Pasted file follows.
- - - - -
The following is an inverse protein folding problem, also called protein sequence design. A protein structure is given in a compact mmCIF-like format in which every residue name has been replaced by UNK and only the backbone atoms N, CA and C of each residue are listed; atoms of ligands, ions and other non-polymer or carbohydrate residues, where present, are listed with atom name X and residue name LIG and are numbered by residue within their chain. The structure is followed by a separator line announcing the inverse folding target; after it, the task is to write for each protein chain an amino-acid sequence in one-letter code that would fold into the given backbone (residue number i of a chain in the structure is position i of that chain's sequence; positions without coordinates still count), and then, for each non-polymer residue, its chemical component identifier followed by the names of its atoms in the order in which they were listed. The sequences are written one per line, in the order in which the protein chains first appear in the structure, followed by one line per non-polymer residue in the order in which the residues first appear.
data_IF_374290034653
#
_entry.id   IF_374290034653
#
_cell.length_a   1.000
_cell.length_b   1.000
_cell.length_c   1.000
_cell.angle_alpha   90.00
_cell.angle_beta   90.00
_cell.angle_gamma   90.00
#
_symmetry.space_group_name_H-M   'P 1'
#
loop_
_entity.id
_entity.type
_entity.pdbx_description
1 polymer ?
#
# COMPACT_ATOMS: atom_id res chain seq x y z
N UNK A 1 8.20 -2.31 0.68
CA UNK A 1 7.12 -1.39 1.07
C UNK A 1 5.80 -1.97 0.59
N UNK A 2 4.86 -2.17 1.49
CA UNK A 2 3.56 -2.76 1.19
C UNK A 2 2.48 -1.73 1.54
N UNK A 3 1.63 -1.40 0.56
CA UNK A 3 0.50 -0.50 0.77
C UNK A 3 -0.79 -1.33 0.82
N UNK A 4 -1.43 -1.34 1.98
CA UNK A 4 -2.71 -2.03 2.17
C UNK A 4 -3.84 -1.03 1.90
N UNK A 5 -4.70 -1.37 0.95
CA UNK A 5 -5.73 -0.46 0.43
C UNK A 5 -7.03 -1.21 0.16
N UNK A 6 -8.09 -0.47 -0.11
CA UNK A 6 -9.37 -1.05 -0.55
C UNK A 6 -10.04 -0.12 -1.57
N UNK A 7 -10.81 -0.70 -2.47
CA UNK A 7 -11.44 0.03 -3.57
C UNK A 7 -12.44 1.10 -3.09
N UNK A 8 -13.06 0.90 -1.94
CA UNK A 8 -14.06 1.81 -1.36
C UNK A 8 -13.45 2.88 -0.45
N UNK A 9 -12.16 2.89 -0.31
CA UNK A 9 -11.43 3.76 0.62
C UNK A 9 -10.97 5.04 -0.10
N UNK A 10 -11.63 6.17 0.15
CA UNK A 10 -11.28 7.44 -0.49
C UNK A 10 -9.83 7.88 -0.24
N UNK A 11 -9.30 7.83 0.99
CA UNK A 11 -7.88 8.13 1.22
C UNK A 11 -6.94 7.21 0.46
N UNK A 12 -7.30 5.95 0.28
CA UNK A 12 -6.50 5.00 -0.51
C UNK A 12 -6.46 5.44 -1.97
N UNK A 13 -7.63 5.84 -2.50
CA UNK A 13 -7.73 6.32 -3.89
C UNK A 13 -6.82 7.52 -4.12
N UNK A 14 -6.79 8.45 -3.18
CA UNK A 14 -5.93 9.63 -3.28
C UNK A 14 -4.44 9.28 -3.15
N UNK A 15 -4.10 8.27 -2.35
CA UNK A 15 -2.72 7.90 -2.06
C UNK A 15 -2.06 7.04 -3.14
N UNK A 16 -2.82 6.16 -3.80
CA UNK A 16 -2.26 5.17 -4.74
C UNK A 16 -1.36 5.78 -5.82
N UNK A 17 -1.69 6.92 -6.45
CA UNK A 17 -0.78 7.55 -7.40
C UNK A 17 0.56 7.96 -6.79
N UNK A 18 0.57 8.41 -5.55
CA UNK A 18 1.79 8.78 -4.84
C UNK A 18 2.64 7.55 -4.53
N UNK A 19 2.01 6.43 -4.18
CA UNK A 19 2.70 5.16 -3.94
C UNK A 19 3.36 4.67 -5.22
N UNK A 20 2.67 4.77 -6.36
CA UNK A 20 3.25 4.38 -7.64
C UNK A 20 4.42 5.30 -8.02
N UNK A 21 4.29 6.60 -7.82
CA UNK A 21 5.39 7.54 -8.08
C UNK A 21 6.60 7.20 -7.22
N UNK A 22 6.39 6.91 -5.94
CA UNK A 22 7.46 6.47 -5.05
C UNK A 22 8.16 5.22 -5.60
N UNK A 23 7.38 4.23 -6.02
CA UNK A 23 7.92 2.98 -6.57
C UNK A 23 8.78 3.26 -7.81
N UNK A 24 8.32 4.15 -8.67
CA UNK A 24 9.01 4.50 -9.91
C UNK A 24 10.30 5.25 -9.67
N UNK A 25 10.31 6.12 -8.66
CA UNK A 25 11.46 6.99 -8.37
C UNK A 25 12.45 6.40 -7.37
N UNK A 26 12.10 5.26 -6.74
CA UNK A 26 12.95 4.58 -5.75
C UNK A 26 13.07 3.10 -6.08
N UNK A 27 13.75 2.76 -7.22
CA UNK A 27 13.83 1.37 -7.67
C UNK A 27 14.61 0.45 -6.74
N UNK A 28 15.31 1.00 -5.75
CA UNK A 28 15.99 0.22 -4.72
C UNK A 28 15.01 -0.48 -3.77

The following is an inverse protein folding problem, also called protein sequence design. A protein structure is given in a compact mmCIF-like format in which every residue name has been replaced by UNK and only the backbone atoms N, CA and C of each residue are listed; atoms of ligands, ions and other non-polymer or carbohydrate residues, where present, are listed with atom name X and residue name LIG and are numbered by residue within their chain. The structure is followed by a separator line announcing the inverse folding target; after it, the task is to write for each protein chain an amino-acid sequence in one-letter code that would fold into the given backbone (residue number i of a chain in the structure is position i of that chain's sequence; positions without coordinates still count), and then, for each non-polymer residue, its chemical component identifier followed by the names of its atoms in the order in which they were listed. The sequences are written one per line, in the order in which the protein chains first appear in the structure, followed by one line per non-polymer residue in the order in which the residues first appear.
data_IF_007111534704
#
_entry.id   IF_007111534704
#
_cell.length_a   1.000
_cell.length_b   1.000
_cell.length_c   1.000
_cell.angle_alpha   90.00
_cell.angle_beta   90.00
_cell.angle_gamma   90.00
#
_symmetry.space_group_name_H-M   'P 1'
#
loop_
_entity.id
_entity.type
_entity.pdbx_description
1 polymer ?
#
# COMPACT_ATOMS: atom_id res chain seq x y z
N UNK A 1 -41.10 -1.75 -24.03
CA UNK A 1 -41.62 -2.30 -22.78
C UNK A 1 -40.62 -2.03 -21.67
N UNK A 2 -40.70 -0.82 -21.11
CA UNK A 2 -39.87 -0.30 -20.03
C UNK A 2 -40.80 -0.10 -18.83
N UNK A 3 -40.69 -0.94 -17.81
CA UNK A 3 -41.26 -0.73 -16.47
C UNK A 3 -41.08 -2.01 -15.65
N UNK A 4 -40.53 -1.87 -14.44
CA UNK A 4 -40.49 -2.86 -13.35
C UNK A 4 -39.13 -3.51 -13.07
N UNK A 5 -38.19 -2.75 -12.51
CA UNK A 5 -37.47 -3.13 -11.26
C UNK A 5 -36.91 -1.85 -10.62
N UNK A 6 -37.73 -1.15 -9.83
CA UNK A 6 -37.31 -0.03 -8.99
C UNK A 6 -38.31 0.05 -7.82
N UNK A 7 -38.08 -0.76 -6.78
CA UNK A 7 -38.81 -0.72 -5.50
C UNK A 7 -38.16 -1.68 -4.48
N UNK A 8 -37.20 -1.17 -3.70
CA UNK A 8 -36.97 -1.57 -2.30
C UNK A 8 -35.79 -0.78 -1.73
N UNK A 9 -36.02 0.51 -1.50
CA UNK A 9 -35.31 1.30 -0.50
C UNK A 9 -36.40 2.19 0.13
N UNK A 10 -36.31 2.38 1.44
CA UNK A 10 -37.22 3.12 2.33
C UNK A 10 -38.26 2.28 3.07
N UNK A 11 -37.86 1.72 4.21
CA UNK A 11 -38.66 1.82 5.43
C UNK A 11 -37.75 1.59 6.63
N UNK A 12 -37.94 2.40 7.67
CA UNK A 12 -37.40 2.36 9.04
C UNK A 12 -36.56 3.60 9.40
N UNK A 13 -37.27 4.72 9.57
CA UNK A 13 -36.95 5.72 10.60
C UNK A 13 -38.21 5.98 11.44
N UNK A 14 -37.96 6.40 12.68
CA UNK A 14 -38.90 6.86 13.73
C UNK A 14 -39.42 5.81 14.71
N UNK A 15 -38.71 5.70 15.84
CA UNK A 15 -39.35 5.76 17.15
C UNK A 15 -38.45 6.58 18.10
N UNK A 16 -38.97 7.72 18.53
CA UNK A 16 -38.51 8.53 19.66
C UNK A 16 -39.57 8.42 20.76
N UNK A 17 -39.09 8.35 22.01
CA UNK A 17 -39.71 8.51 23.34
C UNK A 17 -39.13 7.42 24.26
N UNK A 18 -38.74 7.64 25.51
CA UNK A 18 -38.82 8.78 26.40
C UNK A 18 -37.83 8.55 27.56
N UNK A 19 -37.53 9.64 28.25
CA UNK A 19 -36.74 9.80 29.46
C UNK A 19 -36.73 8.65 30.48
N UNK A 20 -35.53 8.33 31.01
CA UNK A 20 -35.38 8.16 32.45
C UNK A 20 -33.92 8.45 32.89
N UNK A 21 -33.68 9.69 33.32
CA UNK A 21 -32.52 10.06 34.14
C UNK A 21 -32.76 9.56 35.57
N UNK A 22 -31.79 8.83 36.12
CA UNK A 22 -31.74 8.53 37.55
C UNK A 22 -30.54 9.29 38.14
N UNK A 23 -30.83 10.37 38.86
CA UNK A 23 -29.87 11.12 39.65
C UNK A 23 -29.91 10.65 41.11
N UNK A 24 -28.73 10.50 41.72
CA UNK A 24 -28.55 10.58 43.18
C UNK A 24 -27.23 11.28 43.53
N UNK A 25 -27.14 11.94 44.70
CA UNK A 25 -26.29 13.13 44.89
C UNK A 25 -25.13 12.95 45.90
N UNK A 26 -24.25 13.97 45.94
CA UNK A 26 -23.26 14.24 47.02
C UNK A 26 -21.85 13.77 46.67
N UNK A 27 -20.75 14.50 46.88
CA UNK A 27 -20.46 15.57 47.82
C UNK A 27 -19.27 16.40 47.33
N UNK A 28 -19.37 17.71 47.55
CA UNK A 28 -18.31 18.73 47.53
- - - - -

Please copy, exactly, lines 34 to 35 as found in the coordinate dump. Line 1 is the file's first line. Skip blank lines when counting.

N UNK A 5 -4.70 -1.37 0.95
CA UNK A 5 -5.73 -0.46 0.43